El Cactus Tacos - Tacos Mineros?
Have dined now several times at El Cactus Tacos, a new taqueria in Boyes Hot Springs. On the first visit (right after they opened), I watched as they pressed out fresh tortillas for each order. They were sublime! we tried the three meats available that night - Pierna, Birria, and Asada - all were excellent.
On a subsequent visit, I had a Torta de Pierna which was good, but not great
On the last visit we again had tacos, sadly on commercial tortillas. They were great none the less. Posted on the wall (missing the first two visits) was a menu featuring among other things, "Tacos Mineros" I asked about them but couldn't quite understand what they were. The waitress mentioned mexican sausage, which I presume is Chorizo, but said that the tacos were boiled, which left me wondering...
Anyone familiar with Tacos Mineros (miner's style)?
Finally got El Cactus and was dissappointed that they didn't have Tacos Mineros. Ended up chatting up the owner (or half the owner).... he is from Mexicali, she is from Puerto Vallarta. He is not really interested in food, and prefers eating Italian... she is the one driving things. He was telling me that their first two months... they were offering daily specials with real traditional, home cooked dishes from Vallarta... but they ended up throwing it all away at the end of the day... so they refocused their offering back to Taqueria / Fruteria fare. He says the Fruit Salads, Liquados, Bioniocos etc. continue to be a big hit, they tend to sell alot of Tortas and their Taco offering is doing fine... he recognizes that they didn't market the real food well but is afraid to give it another shot as they lost alot of money in those first two months.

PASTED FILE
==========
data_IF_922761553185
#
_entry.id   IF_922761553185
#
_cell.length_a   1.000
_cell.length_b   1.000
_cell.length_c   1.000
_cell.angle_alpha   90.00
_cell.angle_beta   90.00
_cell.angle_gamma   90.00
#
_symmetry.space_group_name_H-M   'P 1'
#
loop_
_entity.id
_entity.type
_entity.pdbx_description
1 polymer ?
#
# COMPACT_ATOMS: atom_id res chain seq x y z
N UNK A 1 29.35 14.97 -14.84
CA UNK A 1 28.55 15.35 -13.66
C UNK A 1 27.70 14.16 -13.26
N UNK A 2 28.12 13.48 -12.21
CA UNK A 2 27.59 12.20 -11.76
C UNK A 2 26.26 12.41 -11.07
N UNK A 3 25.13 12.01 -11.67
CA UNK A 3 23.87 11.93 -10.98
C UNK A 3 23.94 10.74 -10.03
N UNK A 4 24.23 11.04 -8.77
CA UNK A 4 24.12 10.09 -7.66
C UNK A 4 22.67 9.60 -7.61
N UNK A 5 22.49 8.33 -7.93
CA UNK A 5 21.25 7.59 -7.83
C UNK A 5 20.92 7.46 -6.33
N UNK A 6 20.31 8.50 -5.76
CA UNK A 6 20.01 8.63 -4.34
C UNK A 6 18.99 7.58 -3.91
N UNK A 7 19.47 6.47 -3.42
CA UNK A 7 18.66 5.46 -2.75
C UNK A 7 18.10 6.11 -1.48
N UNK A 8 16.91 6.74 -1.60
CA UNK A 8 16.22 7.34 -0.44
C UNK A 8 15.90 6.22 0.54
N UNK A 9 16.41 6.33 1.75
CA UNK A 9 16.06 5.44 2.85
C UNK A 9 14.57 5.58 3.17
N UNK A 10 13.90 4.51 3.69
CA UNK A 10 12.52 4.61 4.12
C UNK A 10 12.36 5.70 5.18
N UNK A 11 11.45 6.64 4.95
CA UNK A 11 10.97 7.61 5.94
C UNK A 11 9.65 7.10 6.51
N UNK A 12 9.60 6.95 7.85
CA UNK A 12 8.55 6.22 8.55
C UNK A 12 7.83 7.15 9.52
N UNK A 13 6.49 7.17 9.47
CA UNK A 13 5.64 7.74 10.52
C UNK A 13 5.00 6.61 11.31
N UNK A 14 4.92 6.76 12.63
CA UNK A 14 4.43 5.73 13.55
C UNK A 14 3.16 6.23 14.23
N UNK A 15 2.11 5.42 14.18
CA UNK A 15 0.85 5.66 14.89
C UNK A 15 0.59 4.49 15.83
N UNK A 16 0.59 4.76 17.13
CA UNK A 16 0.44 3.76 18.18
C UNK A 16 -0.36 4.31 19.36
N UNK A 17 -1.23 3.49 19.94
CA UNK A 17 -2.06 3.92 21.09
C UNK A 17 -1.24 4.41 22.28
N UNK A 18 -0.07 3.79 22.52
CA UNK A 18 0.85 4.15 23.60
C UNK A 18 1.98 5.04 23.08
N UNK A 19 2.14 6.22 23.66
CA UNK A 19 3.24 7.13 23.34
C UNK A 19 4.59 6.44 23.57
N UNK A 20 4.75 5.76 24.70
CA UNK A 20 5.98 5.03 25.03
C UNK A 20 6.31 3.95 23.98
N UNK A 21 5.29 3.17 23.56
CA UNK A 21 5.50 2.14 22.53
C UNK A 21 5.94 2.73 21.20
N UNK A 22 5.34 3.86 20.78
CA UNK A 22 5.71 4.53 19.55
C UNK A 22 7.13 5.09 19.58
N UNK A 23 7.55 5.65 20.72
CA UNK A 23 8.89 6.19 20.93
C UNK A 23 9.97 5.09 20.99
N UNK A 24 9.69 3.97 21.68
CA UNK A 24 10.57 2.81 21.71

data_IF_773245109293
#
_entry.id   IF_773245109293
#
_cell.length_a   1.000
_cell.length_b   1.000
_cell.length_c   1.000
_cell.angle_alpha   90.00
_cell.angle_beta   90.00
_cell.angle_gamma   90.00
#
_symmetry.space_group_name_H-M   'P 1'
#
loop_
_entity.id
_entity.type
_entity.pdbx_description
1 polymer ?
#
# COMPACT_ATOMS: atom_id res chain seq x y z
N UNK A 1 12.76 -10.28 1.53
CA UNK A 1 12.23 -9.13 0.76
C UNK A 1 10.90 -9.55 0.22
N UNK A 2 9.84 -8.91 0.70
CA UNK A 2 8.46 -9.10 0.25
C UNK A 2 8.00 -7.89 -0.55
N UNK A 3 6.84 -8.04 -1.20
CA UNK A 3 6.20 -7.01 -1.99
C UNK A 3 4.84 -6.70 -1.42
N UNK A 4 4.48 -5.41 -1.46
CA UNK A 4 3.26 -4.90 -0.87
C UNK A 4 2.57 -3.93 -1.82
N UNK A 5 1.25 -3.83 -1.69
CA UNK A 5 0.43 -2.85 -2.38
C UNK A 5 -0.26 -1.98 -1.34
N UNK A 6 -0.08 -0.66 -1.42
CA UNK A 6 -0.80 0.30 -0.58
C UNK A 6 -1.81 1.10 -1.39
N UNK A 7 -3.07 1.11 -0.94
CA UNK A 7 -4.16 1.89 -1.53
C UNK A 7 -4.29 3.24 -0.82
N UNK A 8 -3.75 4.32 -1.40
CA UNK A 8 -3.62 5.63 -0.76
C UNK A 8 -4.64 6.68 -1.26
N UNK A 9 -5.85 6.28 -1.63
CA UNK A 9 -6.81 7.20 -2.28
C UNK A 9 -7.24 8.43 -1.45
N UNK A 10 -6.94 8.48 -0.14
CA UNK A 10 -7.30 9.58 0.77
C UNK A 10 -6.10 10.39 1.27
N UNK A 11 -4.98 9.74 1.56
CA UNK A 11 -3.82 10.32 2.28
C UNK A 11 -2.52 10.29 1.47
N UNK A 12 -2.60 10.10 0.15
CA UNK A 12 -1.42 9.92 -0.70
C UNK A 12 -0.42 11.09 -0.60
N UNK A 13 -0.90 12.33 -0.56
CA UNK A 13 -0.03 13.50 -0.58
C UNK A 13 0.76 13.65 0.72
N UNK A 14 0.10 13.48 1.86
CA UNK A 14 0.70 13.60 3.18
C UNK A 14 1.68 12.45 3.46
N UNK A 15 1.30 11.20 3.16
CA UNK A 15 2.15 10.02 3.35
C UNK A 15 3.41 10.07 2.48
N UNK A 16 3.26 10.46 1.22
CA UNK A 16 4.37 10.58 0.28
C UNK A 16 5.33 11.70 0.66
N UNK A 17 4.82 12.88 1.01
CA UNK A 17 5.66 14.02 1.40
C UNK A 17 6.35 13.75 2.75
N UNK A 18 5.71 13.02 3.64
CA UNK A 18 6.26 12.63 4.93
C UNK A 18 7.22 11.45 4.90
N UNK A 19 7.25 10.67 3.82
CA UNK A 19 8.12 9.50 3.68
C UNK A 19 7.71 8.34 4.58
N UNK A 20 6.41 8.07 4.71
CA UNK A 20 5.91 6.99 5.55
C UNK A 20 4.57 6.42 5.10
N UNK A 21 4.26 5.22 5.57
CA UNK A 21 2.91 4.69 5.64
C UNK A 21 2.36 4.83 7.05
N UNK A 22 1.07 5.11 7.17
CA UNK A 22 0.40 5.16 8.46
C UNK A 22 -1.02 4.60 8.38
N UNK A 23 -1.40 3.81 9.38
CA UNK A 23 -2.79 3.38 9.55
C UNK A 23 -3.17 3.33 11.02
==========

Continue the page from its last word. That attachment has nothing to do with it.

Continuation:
I had three tacos.... Al Pastor, Cabeza & Lengua:
> Al Pastor... forgettable
> Cabeza... good, very rich, beefy flavored meat as tender as could be.
> Lengua... straight up braised tongue with no roasting step... clean tasting with the characterstic bounciness. Its all about texture in this dish... not for everyone, but as good as I've had in a very long time.
The tacos are fairly petite for $1.75.... which makes for a light, healthy meal when paired with their fruit based items. The salsas were disappointing... the Salsa Verde had no punch to it, the Avocada Salsa was bland... and the Guajillo-Arbol Salsa managed to be more bitter than spicy.
The medium size Mango Licuado (20oz for $4) was good and comparable to what I make at home.
Although I wont be rushing back.... it still seems good for Sonoma (compared to the crap dished out at Amigos... its like eating at the Girl and the Fig)... and it might be the place that happens to generate some increased interested in Mexican... its reasonable clean & comfortable (has a very neighborhood coffee shop feel to it)... with just enough authenticity & freshness to excite some of the mainstream locals (who I don't perceive as being cool enough to hit the taco trucks).
I look forward to more positive reports. Also... knowing that the wife is from Puerto Vallarta, I would look for more of those specialties which would entail lots of seafood based tacos particularly Spiny Lobster, Sea Bass, Marlin, White Shrimp as well as Shrimp Pozole, White Pozole, Shrimp in Raicilla Sauce*, Manta Ray stew, Shark soup, Pescado Zarandeado etc.,
Raicillia is a high proof, light colored & light bodied, distilled beverage made from Agave & Sugar Cane with a flavor reminicent of Tequila with some very smokey undertones... its made exclusive in Puerto Vallarta & nearby towns and its all cottage industry.
hey EN -
Thanks for discovering the backround information in re. to the owners.
I wonder what dishes they initially had to throw out and give up on? What a shame.
Their mango anf papaya aguas frescas I have had rank toward the top of those I have tasted.
Chocolateninja went there - but I cant remember if she wrote a report.
Any reason why no Mineros?
As you know Mineros are premade then kept in light steam (rather than heating upon request)... I can only assume they were throwing those away as well.
The owner is pretty smart... he realizes his mistakes and is figuring out how to adjust. The interesting thing is he told me lots of people go in & ask them about their specialties... so they are really interested in re-introducing something but they are in the process of rationalizing & trimming the menu... and trying to figure out how to promote / highlight the specialty to generate interest so they don't throw things away.
I think they are at the place were if enough people came in & said we want the Tacos Mineros.... or some Mexicali style Chinese-Mexican fusion... or some Puerto Vallarta style seafood dishes they would make it happen.